Objectives: Whether oral acyclovir (ACV) given in late incubation can prevent clinical varicella or not.
Materials and methods: Twenty-seven healthy infants and children susceptible to varicella received oral ACV (40 mg/kg daily in four divided doses) for 5 days, starting 9 or 11 days after exposure from the index case in the family (2 in the classroom). The clinical features were compared with 13 control children who did not receive ACV. Enzyme-linked immunoassay was used to detect varicella-zoster virus (VZV) antibody and, in follow-up immunologic studies, lymphocyte proliferative response was added. In some cases, blood culture and polymerase chain reaction with Southern hybridization were used for detection of viremia.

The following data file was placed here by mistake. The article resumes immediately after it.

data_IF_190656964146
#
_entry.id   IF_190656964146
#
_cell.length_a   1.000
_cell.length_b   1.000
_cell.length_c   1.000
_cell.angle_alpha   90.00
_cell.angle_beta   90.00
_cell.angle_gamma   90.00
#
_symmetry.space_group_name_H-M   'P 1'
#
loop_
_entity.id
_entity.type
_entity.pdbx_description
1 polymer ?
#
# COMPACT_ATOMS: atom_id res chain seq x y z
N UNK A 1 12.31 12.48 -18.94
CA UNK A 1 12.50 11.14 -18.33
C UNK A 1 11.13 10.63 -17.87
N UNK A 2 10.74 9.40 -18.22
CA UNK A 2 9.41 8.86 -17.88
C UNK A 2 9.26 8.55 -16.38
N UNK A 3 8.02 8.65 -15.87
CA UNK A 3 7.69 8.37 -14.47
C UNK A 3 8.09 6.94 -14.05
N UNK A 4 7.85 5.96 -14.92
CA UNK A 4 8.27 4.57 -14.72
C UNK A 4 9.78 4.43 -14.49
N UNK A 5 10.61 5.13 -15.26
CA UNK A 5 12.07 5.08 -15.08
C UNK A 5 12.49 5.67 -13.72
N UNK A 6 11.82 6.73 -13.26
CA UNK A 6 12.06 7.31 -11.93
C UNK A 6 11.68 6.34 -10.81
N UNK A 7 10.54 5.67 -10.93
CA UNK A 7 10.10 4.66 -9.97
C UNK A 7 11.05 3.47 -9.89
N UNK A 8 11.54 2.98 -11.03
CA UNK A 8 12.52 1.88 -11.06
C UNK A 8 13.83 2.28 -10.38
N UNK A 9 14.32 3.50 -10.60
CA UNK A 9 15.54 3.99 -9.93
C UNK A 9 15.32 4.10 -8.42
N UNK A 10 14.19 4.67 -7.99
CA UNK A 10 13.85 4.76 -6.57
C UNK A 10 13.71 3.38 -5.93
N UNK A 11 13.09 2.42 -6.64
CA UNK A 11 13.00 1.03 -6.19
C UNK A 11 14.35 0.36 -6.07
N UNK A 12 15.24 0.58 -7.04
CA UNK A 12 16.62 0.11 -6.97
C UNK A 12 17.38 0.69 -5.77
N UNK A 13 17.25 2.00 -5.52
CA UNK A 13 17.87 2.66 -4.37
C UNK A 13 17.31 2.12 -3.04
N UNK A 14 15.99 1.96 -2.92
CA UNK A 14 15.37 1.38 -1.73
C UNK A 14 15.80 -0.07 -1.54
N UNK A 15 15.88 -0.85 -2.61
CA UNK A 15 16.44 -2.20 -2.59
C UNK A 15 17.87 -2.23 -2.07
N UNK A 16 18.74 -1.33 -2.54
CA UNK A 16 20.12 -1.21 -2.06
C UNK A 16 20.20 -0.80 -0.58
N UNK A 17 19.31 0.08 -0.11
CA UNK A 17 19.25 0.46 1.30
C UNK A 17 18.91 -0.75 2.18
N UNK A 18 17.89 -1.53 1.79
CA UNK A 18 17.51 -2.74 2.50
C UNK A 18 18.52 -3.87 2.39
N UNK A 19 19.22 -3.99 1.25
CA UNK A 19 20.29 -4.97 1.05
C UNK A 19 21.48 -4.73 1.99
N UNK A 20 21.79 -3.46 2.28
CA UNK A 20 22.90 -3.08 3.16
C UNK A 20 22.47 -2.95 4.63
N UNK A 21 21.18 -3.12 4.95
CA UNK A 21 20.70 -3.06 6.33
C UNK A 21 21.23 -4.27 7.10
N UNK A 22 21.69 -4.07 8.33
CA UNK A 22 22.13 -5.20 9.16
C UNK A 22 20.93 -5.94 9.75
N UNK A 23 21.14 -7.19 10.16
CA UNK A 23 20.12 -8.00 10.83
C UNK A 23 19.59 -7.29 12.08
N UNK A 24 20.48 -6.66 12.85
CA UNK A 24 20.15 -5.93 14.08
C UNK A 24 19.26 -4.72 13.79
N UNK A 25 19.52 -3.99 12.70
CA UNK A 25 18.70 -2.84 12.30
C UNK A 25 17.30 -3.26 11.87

Results: Among the 27 children in the treatment group, two (7.4%) developed the disease and seroconversion was observed in 17 subjects (63%). Follow-up immunologic studies in 12 of these 17 seroconverted subjects 30 months later showed persistent cellular and/or humoral immunity to VZV. Only one subject, bled 11 days after exposure, had positive VZV DNA and blood culture for VZV. On the other hand 10 of 13 (77%) control subjects developed clinical varicella.
Conclusions: Oral ACV administration to healthy susceptible subjects at the beginning of secondary viremia in the late incubation period (9 days after exposure) can effectively prevent or modify clinical varicella.